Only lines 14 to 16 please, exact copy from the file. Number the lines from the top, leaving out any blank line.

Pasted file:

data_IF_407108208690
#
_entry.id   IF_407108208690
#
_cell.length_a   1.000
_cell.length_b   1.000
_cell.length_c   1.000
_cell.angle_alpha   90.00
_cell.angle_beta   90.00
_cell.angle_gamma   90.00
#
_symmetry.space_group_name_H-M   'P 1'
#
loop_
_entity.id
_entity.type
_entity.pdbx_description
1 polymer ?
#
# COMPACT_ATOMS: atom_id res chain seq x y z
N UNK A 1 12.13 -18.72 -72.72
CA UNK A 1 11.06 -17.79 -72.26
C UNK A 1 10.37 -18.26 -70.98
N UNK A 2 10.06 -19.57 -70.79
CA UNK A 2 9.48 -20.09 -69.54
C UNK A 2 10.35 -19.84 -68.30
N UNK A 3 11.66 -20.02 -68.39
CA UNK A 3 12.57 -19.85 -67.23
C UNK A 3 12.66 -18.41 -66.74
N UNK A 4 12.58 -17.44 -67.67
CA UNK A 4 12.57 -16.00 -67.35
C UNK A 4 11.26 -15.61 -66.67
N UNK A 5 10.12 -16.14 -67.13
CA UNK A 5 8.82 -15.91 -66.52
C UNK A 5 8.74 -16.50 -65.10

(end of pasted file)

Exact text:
loop_
_entity.id
_entity.type